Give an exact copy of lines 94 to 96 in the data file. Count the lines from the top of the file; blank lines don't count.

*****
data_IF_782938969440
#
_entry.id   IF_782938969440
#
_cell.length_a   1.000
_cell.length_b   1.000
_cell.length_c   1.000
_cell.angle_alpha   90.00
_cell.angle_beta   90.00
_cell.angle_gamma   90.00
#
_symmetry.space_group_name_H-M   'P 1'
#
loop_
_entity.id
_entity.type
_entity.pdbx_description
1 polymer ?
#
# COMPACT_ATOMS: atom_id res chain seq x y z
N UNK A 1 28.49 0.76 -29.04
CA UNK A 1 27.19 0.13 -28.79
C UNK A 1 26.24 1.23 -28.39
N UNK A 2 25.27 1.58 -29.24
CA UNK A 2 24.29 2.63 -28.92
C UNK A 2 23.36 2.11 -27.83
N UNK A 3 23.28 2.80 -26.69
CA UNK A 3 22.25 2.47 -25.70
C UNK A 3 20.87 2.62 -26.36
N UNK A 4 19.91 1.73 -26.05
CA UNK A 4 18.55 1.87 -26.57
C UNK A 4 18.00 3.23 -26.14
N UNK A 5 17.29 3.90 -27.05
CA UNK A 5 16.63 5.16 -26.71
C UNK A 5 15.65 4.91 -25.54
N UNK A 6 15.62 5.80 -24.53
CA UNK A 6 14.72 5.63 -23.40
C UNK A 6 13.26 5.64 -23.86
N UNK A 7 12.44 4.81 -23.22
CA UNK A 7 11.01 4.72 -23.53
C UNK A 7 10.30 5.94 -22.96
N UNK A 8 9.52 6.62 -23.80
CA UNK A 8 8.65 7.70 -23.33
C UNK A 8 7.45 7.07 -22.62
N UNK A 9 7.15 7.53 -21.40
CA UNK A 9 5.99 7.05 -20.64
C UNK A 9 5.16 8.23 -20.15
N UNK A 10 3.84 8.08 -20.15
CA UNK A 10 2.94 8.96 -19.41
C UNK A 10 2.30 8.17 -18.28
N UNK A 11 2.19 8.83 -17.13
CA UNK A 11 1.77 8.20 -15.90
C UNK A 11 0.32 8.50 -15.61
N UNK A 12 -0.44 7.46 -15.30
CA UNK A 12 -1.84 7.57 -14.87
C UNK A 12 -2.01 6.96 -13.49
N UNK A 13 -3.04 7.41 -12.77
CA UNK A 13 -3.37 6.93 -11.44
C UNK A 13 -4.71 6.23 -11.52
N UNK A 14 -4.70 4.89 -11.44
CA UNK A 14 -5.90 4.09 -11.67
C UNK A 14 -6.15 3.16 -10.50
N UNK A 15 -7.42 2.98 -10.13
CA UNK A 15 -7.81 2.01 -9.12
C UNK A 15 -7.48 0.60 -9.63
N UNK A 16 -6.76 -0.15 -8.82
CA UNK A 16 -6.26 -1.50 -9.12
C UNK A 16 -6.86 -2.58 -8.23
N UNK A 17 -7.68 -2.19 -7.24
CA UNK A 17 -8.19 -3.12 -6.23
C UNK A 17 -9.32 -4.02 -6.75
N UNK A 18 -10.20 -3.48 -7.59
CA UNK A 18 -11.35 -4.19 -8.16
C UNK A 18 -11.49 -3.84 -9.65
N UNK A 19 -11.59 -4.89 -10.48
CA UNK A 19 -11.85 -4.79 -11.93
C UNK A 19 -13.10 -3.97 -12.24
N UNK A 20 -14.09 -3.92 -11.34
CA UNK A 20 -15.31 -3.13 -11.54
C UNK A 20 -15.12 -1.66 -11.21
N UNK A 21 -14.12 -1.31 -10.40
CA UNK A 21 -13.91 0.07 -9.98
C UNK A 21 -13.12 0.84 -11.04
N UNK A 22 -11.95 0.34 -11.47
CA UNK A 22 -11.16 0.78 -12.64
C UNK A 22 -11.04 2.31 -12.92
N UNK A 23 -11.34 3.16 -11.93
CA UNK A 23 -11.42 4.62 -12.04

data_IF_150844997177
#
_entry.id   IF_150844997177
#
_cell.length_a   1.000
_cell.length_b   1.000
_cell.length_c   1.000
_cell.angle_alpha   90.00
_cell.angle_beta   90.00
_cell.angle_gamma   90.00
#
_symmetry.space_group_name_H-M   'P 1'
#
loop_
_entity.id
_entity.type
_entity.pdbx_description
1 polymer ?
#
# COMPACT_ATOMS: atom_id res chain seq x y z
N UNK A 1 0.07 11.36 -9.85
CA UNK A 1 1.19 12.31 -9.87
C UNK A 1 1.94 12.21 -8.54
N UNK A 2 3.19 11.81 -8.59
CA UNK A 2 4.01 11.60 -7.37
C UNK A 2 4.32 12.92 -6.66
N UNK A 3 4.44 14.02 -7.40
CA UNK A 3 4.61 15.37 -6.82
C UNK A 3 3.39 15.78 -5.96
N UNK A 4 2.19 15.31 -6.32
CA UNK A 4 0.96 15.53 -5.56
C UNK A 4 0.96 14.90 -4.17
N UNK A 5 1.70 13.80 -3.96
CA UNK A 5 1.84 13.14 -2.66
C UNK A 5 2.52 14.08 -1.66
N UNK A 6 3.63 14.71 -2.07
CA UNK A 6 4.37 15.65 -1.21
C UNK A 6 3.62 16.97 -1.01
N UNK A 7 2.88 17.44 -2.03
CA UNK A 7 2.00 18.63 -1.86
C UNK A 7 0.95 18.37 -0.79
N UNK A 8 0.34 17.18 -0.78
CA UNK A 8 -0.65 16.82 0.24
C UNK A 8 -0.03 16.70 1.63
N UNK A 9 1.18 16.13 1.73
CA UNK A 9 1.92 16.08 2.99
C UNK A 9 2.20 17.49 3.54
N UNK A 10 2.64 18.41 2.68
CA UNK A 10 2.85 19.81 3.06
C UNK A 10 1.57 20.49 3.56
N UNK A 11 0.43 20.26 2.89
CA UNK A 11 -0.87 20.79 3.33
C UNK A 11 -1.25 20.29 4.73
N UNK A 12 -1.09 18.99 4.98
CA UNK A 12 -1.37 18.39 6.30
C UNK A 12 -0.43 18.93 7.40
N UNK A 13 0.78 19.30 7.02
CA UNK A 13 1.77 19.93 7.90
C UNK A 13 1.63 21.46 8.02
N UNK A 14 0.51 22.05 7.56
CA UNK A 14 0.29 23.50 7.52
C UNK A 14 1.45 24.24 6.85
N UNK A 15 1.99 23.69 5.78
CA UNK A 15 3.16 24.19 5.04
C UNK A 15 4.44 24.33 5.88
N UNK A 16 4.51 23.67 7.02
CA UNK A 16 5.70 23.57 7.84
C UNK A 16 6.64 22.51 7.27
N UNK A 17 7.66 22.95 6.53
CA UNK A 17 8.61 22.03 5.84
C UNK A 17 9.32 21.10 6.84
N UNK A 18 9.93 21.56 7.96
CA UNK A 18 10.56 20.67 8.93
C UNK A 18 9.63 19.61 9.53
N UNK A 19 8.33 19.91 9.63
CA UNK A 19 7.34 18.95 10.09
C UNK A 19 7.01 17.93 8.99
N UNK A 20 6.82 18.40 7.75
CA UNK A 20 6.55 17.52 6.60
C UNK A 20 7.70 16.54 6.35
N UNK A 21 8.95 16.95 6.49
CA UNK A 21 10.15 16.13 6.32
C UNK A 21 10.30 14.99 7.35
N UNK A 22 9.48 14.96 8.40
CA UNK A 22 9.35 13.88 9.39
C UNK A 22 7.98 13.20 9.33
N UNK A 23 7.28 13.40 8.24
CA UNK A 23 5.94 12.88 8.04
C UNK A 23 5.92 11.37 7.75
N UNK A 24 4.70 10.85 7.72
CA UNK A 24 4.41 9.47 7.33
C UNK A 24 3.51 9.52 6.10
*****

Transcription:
_cell.length_b   1.000
_cell.length_c   1.000
_cell.angle_alpha   90.00